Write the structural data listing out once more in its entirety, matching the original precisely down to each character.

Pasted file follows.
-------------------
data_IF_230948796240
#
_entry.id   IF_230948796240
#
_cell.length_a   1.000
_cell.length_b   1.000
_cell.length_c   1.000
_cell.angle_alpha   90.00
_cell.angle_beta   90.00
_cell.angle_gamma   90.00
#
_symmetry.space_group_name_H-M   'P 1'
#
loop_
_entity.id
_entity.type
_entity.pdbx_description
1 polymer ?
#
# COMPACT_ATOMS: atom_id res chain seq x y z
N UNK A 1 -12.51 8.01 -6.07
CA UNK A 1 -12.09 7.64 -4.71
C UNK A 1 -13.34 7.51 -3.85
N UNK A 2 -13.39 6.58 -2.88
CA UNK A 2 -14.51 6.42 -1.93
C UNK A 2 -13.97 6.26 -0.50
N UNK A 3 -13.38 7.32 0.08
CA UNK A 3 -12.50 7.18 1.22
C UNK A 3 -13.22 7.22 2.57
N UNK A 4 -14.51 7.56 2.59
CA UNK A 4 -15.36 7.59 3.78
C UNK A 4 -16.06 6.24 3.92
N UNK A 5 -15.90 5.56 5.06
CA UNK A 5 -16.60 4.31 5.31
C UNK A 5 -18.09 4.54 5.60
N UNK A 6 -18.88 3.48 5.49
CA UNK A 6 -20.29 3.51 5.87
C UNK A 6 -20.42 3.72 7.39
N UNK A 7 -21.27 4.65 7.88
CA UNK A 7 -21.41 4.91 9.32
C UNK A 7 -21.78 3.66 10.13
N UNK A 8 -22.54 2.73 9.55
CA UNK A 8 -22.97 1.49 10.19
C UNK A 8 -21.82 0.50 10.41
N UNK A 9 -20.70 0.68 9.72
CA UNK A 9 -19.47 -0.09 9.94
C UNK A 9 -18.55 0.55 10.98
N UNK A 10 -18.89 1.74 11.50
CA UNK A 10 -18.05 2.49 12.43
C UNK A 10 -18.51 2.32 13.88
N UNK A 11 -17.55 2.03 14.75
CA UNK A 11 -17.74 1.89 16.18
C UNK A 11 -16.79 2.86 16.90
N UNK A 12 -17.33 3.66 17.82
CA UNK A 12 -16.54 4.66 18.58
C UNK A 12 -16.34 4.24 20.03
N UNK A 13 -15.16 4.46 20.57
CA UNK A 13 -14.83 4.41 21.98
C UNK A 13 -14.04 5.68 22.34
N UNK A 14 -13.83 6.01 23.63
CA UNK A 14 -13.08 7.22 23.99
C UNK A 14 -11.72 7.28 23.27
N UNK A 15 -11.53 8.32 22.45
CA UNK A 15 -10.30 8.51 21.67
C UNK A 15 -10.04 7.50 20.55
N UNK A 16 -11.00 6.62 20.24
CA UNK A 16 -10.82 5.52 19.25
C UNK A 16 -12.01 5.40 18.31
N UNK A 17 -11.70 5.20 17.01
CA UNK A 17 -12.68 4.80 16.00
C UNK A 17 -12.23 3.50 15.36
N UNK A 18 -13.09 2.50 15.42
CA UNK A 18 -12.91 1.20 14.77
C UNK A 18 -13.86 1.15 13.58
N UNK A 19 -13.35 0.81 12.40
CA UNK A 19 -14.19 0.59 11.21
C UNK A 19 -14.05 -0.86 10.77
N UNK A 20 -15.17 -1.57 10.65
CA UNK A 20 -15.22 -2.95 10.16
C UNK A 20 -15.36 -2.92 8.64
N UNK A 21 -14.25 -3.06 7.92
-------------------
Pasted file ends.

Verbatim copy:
data_IF_230948796240
#
_entry.id   IF_230948796240
#
_cell.length_a   1.000
_cell.length_b   1.000
_cell.length_c   1.000
_cell.angle_alpha   90.00
_cell.angle_beta   90.00
_cell.angle_gamma   90.00
#
_symmetry.space_group_name_H-M   'P 1'
#
loop_
_entity.id
_entity.type
_entity.pdbx_description
1 polymer ?
#
# COMPACT_ATOMS: atom_id res chain seq x y z
N UNK A 1 -12.51 8.01 -6.07
CA UNK A 1 -12.09 7.64 -4.71
C UNK A 1 -13.34 7.51 -3.85
N UNK A 2 -13.39 6.58 -2.88
CA UNK A 2 -14.51 6.42 -1.93
C UNK A 2 -13.97 6.26 -0.50
N UNK A 3 -13.38 7.32 0.08
CA UNK A 3 -12.50 7.18 1.22
C UNK A 3 -13.22 7.22 2.57
N UNK A 4 -14.51 7.56 2.59
CA UNK A 4 -15.36 7.59 3.78
C UNK A 4 -16.06 6.24 3.92
N UNK A 5 -15.90 5.56 5.06
CA UNK A 5 -16.60 4.31 5.31
C UNK A 5 -18.09 4.54 5.60
N UNK A 6 -18.88 3.48 5.49
CA UNK A 6 -20.29 3.51 5.87
C UNK A 6 -20.42 3.72 7.39
N UNK A 7 -21.27 4.65 7.88
CA UNK A 7 -21.41 4.91 9.32
C UNK A 7 -21.78 3.66 10.13
N UNK A 8 -22.54 2.73 9.55
CA UNK A 8 -22.97 1.49 10.19
C UNK A 8 -21.82 0.50 10.41
N UNK A 9 -20.70 0.68 9.72
CA UNK A 9 -19.47 -0.09 9.94
C UNK A 9 -18.55 0.55 10.98
N UNK A 10 -18.89 1.74 11.50
CA UNK A 10 -18.05 2.49 12.43
C UNK A 10 -18.51 2.32 13.88
N UNK A 11 -17.55 2.03 14.75
CA UNK A 11 -17.74 1.89 16.18
C UNK A 11 -16.79 2.86 16.90
N UNK A 12 -17.33 3.66 17.82
CA UNK A 12 -16.54 4.66 18.58
C UNK A 12 -16.34 4.24 20.03
N UNK A 13 -15.16 4.46 20.57
CA UNK A 13 -14.83 4.41 21.98
C UNK A 13 -14.04 5.68 22.34
N UNK A 14 -13.83 6.01 23.63
CA UNK A 14 -13.08 7.22 23.99
C UNK A 14 -11.72 7.28 23.27
N UNK A 15 -11.53 8.32 22.45
CA UNK A 15 -10.30 8.51 21.67
C UNK A 15 -10.04 7.50 20.55
N UNK A 16 -11.00 6.62 20.24
CA UNK A 16 -10.82 5.52 19.25
C UNK A 16 -12.01 5.40 18.31
N UNK A 17 -11.70 5.20 17.01
CA UNK A 17 -12.68 4.80 16.00
C UNK A 17 -12.23 3.50 15.36
N UNK A 18 -13.09 2.50 15.42
CA UNK A 18 -12.91 1.20 14.77
C UNK A 18 -13.86 1.15 13.58
N UNK A 19 -13.35 0.81 12.40
CA UNK A 19 -14.19 0.59 11.21
C UNK A 19 -14.05 -0.86 10.77
N UNK A 20 -15.17 -1.57 10.65
CA UNK A 20 -15.22 -2.95 10.16
C UNK A 20 -15.36 -2.92 8.64
N UNK A 21 -14.25 -3.06 7.92